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Digging It

February 1, 2015


Turga parsnip

Turga parsnip

Over the years I’ve narrowed my quest for the ultimate (for my conditions) roots for the house cow.  Initially I fell for all the high yield claims of mangels, and then struggled through the off-tasting milk from brassicas like rutabagas in the mix. I’ve narrowed it down to a select few root crops the last few gardening seasons.  To fit the bill the roots have to be easy to grow, easy to store, and something most likely we are growing to eat ourselves.  The following pros and cons are just from experimentation over the years, taking into consideration my climate, gardening abilities and the fact I am only trying to grow a small amount of supplemental feed for one full size cow.  Here is the list from my least favorite to my what works the best.

Thumbs down:  Mangels, easy to grow and yes, they yield like the dickens.  But…they tend to make my cow a little loose on the back end, if you get my drift.  They require harvesting and storage to protect from freezing due to their growth habits.  A good portion of the sugar beet is above the ground.  If you have a large root cellar, want to mess with a clamp, or better yet extra space in your walk-in cooler, sugar beets would be a good choice.  I’ve read that storage mellows them and lessens the diarrhea effects, still, too much trouble for me to find out.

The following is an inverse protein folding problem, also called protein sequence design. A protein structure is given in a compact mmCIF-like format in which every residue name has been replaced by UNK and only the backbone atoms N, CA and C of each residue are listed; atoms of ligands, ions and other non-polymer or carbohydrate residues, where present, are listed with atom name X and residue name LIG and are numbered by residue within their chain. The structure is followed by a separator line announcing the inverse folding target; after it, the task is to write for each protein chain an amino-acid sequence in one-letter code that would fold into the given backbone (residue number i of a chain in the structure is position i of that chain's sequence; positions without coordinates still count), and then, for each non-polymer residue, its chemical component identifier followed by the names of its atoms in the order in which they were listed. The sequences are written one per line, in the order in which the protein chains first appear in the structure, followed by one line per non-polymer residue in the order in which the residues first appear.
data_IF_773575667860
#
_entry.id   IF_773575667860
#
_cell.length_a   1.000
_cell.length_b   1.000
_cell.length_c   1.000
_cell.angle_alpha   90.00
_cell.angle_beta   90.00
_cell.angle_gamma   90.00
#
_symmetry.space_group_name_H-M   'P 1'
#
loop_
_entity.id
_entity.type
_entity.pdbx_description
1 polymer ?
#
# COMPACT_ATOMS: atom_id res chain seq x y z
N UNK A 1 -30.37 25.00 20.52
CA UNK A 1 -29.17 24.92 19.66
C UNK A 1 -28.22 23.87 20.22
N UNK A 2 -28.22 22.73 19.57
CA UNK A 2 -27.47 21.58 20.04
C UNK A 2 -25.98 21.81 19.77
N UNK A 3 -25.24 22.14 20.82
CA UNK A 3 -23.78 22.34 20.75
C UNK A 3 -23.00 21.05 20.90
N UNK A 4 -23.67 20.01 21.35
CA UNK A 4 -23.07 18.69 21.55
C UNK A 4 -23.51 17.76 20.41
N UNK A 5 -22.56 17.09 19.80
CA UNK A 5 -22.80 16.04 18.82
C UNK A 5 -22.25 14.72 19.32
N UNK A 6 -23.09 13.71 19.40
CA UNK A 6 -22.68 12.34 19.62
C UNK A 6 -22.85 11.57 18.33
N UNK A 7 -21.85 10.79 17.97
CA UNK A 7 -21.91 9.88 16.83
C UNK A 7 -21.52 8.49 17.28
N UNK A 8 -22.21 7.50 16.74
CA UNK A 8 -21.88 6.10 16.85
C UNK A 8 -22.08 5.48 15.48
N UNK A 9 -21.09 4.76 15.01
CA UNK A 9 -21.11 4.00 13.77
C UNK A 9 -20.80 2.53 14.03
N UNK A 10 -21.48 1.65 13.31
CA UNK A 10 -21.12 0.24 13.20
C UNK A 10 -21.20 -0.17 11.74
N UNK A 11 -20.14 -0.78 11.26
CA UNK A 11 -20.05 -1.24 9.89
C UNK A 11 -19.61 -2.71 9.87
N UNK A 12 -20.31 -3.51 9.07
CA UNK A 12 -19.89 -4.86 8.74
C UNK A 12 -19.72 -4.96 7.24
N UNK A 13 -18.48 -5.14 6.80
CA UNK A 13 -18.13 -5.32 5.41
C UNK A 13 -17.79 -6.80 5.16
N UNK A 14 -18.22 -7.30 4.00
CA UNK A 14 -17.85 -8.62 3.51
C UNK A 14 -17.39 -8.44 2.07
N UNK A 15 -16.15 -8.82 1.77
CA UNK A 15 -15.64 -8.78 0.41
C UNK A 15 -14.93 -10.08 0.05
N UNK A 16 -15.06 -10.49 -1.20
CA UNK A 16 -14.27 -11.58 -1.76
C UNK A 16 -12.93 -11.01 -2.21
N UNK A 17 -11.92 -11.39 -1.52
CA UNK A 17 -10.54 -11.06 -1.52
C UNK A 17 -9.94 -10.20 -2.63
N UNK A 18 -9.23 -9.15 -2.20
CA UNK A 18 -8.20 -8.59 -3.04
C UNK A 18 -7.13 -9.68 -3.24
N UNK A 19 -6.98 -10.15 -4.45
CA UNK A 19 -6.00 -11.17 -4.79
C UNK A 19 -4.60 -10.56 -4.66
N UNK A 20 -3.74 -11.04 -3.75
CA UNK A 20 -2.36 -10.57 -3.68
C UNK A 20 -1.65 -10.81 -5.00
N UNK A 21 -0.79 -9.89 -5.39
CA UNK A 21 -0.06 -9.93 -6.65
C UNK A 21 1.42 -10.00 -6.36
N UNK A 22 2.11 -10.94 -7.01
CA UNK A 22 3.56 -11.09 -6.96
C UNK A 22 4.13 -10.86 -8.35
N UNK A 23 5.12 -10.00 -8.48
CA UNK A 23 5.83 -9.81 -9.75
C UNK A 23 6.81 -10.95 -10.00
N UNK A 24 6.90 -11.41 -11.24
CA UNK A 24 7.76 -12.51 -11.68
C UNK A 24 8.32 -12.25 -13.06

Thumbs down:   Brassicas in any form.  One, they can flavor the milk if you aren’t careful with your feeding times.  Supposedly feeding brassicas immediately after milking helps allay some of the cabbage fart smell in the milk.  I could pull this off since I milk on a 14/10 schedule, but I don’t really care to explore further using cole crops as milk cow feed, as I  could detect a slight cabbage-y taste in the cream even if I was diligent with my feeding times.  Probably the biggest reason for me to not delve too far into brassica forage plants is because I already grow way too many coles, and crop rotation gets a little tricky as it is.

Thumbs up:  Beets.  We eat them, they are much smaller so less likely to cause digestive upsets in the cow like the larger sugar beets do, and since they form little root above ground I can easily soil mulch them to protect them from freezing.  Downside?  Voles love them.

Lutz beet for lunch

Lutz beet for lunch

Thumbs up:  Carrots.  We eat carrots like crazy and the cow loves them.  Easy to grow, and easy to store in situ like the beets with soil mulch to prevent freezing in our garden zone.  Downside?  Voles!

Red Cored Chantenay

Red Cored Chantenay


Turga parsnip

Turga parsnip – 18″ roots

Big thumbs up:  Parsnips.  What’s not to like about a deep-rooted vegetable that really has no pests, including voles and doesn’t even need the soil mulch for freeze prevention?  We don’t really eat a lot of parsnips, but since they are so easy to grow and to save seed from I’m thinking we should ask Jane to share a few.